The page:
Pairing schlubby, messy men with women who are out of their league in regards to looks if not always intelligence is not a new concept or novel idea, but it is something that has been done to the point that, to do it again without any sense of awareness would in and of itself feel like a parody. This is why Long Shot immediately placing this same situation in the realm of political campaigning-where outward appearance and perception is critical-is what makes re-visiting this trope both funny and worthwhile. Rogen, who rarely seems to work from a concept or screenplay where he's not involved in some capacity has thrown himself at the mercy of screenwriters Dan Sterling (The Office, The Interview) and Liz Hannah (The Post) as well as frequent collaborator, director Jonathan Levine (50/50, The Night Before). This R-rated romantic comedy not only deals with your typical conundrums of opposites attracting, falling in love, and making it work in the face of what societal expectations tell our characters they should ascend or not ascend to, but it also gets into the weeds when it comes to our current political climate and is able to round out both of these objects of very strong affections with the idea that one shouldn't compromise their desires or feelings towards a topic or person just because some people may not approve of them. It's been nearly fifteen years since movie-going audiences were introduced to Rogen's disoriented stoner/slacker of a caricature and in that time Rogen has managed to somehow both mature yet remain the same. There is a natural level of humor Rogen brings to his projects that is gleaned simply from the actor laughing at a joke either he or another character has made. Whether Rogen is working with the likes of Judd Apatow, someone like Levine, or writing and directing with creative partner Evan Goldberg each pairing seems to always find a way to carefully balance the vulgarity and gross out gags that are inevitable with a sweetness and sincerity in story that reassures the audience there is more here than dick and drug jokes.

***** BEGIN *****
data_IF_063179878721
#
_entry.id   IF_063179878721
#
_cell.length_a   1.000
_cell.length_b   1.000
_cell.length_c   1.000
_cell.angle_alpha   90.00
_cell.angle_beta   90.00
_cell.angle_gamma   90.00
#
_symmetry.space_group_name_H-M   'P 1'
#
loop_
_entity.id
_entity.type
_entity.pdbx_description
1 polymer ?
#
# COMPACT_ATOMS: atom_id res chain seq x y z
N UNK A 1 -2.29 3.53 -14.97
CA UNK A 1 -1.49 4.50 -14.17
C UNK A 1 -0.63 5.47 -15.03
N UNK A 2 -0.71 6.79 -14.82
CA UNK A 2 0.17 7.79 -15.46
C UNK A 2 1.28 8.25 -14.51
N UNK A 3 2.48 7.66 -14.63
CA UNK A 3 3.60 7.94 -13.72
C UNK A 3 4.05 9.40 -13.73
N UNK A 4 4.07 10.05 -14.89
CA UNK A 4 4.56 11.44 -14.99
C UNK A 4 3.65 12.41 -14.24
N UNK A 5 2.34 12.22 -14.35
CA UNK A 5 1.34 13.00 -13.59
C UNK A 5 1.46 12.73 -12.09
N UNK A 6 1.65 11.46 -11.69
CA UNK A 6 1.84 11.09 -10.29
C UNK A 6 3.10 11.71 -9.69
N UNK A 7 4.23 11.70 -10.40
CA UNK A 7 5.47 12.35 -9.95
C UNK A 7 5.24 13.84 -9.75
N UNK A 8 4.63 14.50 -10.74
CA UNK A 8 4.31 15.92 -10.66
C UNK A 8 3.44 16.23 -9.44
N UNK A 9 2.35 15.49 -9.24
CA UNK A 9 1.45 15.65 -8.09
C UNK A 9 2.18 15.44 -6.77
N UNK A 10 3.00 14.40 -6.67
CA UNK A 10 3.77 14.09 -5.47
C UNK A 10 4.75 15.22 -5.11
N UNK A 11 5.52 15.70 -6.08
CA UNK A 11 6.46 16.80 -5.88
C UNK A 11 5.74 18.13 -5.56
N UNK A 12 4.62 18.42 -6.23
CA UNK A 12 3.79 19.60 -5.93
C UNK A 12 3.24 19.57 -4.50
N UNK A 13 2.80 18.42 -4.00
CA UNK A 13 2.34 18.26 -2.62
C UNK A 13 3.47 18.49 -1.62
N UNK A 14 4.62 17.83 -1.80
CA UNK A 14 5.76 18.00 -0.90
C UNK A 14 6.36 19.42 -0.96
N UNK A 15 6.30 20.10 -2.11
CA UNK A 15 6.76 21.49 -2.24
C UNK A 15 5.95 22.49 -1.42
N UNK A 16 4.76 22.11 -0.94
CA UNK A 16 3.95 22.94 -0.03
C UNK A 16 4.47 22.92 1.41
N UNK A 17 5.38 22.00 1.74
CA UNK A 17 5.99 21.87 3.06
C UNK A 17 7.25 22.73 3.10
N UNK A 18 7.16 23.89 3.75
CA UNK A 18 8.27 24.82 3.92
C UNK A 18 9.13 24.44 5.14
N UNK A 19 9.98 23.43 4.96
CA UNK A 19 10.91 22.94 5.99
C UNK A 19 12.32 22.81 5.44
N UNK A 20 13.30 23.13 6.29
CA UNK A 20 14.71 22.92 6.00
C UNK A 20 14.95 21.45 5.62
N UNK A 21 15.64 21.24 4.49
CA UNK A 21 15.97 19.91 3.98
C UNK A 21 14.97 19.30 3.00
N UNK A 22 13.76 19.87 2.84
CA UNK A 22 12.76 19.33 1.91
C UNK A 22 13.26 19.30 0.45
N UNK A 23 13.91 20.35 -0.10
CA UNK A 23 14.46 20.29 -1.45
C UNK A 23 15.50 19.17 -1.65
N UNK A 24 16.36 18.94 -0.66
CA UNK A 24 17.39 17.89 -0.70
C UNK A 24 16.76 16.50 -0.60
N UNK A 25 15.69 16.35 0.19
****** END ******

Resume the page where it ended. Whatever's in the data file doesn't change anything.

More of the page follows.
Fred Flarsky (Seth Rogen) and long-time friend, Lance (O'Shea Jackson Jr.) spend a day goofing around after Fred quits his job.